HC Deb 30 May 1963 vol 678 cc1685-8

(1) Where a sewerage authority in the United Kingdom incurs expenditure on the provision of an asset to be used in the treatment of trade effluents, then, in relation to any contribution of a capital sum made to that expenditure, subsection (3) of section 332 of the Act of 1952 (by virtue of which, in a case where the person receiving a capital sum would, apart from subsection (1) of that section, qualify for capital allowances in respect of his expenditure, the contributor is treated for the purpose of investment, initial and annual allowances as if his contribution had been expenditure on an asset provided for the purposes of his trade) shall apply as if such allowances fell to be made to the sewerage authority in respect of the expenditure as apart from subsection (1) of that section would fall to be made if the asset were to be so used for the purposes of a trade carried on by the sewerage. authority.

(2) in this section— sewerage authority" means a public body having power under any enactment relating to the public health to construct and maintain sewers; trade effluents" means liquid or other matter discharged into public sewers from premises occupied for the purposes of a trade.

(3) This section shall apply only where the contribution was made, and the expenditure in question was incurred, after the 31st May. 1963. —[Mr. Hirst.]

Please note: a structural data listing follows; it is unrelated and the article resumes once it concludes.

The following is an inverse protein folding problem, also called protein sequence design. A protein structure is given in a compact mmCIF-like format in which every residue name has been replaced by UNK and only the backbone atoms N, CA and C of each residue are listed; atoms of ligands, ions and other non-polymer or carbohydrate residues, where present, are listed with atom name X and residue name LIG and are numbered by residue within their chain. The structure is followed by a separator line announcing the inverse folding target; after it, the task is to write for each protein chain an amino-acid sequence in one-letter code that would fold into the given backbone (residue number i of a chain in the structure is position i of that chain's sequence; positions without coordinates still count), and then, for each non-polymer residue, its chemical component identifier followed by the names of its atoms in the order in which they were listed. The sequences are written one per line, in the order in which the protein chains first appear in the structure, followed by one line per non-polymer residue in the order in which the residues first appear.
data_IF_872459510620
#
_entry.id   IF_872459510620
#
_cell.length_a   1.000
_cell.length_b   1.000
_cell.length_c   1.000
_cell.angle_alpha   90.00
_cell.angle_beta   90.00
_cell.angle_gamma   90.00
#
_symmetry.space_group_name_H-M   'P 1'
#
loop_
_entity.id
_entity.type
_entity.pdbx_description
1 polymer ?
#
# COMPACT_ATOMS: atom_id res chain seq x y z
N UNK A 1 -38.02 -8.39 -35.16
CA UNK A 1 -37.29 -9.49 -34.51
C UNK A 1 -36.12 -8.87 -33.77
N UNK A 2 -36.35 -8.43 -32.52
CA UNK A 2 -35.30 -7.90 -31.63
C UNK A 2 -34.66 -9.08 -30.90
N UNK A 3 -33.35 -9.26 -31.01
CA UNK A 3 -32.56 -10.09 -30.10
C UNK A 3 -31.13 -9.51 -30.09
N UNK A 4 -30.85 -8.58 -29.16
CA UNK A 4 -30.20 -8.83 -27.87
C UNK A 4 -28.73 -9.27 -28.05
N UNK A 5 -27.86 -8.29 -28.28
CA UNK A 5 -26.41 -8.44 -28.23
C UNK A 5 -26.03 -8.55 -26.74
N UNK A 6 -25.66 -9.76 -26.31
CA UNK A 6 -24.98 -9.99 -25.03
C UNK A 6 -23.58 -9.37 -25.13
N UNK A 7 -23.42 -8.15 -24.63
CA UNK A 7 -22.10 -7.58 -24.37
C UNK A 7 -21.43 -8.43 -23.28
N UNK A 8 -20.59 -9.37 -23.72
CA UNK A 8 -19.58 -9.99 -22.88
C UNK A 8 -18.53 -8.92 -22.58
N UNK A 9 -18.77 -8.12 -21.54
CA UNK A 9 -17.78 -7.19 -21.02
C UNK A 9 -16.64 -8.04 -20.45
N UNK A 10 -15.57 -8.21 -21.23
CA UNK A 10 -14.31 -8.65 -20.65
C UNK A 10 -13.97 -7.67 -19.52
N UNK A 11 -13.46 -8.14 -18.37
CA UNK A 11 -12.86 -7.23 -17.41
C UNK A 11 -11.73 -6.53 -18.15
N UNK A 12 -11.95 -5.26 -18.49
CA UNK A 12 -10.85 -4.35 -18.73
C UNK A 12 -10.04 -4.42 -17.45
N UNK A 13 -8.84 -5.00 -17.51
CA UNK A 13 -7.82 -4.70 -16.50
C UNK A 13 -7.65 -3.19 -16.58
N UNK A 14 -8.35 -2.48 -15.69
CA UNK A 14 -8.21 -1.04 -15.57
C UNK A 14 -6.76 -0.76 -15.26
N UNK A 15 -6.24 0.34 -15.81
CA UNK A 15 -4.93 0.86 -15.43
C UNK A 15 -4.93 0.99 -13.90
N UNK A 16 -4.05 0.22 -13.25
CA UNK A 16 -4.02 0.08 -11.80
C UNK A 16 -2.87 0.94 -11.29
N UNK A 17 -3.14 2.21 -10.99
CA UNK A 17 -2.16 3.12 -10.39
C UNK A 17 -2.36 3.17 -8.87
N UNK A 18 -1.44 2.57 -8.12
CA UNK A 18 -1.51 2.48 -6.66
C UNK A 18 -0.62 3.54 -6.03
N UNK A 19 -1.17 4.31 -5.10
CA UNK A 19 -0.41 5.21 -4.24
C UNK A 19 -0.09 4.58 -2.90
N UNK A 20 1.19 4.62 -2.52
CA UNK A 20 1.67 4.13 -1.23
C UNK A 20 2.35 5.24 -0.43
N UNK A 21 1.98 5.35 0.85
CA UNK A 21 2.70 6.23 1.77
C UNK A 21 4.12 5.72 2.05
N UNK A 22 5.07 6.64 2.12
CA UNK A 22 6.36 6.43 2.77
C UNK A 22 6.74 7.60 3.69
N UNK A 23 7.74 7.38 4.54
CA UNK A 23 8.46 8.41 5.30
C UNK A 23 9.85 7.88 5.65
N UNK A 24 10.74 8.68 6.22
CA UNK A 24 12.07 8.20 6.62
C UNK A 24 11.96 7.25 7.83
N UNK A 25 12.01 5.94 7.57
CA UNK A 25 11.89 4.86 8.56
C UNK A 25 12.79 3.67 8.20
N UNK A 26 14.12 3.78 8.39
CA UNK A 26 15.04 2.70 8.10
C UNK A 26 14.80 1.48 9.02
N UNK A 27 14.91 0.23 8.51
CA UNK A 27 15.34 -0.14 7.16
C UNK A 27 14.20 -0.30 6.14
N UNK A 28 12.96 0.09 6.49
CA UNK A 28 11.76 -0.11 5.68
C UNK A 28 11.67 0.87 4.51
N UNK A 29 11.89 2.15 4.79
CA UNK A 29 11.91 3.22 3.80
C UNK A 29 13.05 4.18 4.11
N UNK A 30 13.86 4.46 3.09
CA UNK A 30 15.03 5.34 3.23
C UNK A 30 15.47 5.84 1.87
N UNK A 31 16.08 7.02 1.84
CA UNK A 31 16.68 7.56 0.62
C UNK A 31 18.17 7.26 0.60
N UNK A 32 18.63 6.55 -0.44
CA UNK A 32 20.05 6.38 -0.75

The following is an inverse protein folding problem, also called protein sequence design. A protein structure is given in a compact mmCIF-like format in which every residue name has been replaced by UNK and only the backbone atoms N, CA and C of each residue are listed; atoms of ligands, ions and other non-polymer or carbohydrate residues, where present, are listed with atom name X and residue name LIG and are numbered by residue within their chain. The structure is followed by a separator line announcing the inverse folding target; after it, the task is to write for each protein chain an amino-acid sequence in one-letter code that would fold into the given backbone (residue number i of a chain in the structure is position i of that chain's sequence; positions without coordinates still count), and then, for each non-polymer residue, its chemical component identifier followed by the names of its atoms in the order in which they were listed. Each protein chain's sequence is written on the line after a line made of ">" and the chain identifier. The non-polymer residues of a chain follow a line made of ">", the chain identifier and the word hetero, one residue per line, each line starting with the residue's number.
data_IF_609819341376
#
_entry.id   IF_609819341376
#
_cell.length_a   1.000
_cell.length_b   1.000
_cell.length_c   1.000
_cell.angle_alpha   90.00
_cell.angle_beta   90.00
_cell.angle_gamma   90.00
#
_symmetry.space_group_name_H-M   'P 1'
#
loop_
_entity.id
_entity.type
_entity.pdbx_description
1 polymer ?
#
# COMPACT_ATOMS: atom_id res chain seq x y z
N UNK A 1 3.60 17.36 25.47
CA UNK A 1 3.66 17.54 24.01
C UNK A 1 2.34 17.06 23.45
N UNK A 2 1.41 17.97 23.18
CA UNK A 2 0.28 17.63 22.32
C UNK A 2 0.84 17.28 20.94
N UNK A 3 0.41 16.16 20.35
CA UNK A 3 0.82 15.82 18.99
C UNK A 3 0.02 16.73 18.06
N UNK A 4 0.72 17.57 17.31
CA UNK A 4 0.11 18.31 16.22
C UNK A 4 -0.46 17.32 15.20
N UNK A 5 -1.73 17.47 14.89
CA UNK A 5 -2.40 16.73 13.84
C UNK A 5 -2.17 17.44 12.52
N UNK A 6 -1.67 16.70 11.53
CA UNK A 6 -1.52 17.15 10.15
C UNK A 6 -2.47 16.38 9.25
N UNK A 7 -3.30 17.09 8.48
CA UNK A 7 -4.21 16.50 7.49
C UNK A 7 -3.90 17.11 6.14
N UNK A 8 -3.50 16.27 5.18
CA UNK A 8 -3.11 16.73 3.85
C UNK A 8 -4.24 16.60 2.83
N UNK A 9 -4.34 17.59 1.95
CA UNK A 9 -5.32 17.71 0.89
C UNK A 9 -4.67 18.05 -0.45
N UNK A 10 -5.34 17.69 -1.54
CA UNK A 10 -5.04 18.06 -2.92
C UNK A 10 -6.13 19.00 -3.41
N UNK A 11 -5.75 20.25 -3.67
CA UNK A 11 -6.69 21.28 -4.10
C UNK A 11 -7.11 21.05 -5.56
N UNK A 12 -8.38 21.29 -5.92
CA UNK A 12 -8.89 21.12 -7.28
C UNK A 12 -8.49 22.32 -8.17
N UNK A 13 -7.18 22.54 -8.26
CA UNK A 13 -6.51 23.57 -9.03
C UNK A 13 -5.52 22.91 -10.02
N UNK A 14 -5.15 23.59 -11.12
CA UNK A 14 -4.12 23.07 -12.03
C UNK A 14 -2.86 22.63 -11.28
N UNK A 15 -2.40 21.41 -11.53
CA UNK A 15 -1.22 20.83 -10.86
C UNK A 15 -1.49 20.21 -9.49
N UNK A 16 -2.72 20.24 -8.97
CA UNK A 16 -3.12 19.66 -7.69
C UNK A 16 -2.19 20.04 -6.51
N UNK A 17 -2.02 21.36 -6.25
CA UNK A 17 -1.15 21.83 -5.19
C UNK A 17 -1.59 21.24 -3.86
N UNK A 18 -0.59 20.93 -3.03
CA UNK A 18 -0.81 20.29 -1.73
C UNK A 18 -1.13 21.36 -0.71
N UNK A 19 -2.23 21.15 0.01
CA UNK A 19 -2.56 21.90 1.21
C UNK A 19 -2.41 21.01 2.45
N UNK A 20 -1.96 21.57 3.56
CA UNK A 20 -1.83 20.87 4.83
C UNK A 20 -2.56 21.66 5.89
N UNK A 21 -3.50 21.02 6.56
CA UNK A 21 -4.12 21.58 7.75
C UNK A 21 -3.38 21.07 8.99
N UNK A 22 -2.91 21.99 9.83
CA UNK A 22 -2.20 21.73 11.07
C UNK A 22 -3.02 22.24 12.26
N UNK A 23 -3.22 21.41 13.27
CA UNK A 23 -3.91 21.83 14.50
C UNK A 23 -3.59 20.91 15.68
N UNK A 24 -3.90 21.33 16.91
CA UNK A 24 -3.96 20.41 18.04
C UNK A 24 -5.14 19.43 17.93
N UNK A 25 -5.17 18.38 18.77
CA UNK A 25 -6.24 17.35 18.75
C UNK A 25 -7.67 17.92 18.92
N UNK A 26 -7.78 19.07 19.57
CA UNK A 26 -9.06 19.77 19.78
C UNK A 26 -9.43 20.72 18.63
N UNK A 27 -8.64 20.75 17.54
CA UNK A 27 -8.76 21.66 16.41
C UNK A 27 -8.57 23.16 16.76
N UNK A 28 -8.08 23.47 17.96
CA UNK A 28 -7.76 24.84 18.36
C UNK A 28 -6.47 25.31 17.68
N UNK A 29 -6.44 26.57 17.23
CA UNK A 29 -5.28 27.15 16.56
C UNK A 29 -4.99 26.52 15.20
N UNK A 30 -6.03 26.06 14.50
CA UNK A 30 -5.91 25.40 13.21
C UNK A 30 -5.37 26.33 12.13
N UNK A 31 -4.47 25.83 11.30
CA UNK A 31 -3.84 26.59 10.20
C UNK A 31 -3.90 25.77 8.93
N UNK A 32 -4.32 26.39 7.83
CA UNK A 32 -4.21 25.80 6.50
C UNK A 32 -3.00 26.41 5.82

Brought up, and read the First time.

Mr. Hirst

I beg to move, That the Clause be read a Second time.

This is quite a simple matter, although like all these Clauses it sounds rather involved. I can explain it quite shortly. Under the Public Health Acts, 1937 and 1961, heavy expenditure can be required on industry to put its trade effluents in a form which complies with these Acts. That expenditure can be met in two ways. One method is that the company concerned itself puts in the appropriate plant and obtains the normal capital allowance under the provisions of the finance legislation by which, if I am correct, it can write off about 91 per cent. over the first five years.

The second method also adopted in compliance with the Acts is for the company to make a contribution to its local authority which then puts in the necessary plant and owns the plant. Since the company does not own the plant, it automatically follows that it gets no capital allowance. Section 332 of the Income Tax Act, which assists traders in similar circumstances elsewhere, does not apply. Such a company is faced with paying a capital sum—I want to underline that quite clearly—to the local authority in respect of which it gets no tax relief.

I suggest that this an anomaly which may he put right by the provisions in this Clause. It is a technical point but an easy one and there is nothing revolutionary about it. Irrespective of who owns the plant, capital contributions towards the cost of disposing trade effluent will attract relief on investment initially and annual allowances.

Mr. Barber